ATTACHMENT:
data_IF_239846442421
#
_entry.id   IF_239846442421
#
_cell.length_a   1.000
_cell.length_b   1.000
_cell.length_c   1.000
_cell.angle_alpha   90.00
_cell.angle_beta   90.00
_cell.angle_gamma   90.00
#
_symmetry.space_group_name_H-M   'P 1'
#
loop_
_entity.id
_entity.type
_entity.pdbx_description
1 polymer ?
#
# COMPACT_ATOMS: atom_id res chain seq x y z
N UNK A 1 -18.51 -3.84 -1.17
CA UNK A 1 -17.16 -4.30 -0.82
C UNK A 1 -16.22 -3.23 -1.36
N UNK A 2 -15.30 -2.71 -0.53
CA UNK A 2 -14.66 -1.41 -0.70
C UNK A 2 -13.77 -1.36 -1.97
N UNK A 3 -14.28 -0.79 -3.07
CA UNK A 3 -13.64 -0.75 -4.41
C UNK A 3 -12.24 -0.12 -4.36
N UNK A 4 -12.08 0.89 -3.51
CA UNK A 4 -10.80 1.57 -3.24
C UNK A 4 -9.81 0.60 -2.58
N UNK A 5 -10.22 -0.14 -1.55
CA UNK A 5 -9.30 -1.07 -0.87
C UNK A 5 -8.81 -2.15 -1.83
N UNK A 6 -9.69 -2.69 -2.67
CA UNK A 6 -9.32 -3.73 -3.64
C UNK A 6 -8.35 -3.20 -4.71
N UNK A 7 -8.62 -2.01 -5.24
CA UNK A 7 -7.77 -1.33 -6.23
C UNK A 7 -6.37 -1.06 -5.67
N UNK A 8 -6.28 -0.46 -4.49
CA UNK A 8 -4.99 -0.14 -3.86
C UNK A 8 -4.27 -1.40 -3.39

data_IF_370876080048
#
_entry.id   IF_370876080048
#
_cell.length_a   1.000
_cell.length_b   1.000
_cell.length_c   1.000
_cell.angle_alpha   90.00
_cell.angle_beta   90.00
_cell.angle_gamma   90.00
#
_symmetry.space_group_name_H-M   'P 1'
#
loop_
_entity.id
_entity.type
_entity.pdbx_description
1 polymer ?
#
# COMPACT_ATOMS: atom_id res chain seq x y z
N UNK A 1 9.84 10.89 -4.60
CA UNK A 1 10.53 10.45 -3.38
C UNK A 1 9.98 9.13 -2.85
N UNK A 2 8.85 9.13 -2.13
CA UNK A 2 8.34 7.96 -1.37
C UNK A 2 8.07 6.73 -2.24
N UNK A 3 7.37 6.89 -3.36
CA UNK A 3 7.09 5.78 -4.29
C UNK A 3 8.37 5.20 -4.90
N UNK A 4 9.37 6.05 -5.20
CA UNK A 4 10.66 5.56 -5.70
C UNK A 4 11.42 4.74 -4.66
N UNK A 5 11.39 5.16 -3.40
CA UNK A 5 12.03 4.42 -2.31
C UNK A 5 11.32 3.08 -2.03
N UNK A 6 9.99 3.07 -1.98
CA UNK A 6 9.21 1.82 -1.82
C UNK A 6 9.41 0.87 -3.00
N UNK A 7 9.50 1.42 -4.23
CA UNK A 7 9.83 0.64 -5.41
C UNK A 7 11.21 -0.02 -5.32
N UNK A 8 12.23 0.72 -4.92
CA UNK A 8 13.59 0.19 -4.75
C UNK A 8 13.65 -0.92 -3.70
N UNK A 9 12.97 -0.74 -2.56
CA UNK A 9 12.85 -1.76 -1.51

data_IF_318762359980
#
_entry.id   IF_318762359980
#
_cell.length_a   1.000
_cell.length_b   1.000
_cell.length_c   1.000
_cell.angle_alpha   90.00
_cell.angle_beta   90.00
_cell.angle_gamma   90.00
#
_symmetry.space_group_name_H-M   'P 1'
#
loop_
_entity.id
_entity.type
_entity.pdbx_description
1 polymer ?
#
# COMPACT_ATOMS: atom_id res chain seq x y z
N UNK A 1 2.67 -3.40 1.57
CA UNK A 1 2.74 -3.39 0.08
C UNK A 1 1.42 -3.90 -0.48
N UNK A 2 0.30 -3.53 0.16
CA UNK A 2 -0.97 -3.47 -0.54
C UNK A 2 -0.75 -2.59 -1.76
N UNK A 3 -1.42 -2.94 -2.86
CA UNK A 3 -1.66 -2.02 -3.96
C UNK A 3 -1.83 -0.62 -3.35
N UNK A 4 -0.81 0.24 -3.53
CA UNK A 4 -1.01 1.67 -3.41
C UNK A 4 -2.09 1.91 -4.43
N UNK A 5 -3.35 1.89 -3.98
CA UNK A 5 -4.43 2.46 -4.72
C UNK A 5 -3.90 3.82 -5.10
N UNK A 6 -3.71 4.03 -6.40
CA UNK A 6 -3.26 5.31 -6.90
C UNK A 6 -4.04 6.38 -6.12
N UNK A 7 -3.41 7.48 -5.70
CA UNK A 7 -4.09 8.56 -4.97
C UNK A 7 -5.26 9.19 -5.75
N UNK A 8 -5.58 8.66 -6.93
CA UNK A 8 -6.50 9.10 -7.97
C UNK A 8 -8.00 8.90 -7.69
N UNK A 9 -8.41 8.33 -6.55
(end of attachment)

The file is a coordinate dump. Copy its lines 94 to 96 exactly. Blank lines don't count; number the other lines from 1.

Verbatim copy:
#
_cell.length_a   1.000
_cell.length_b   1.000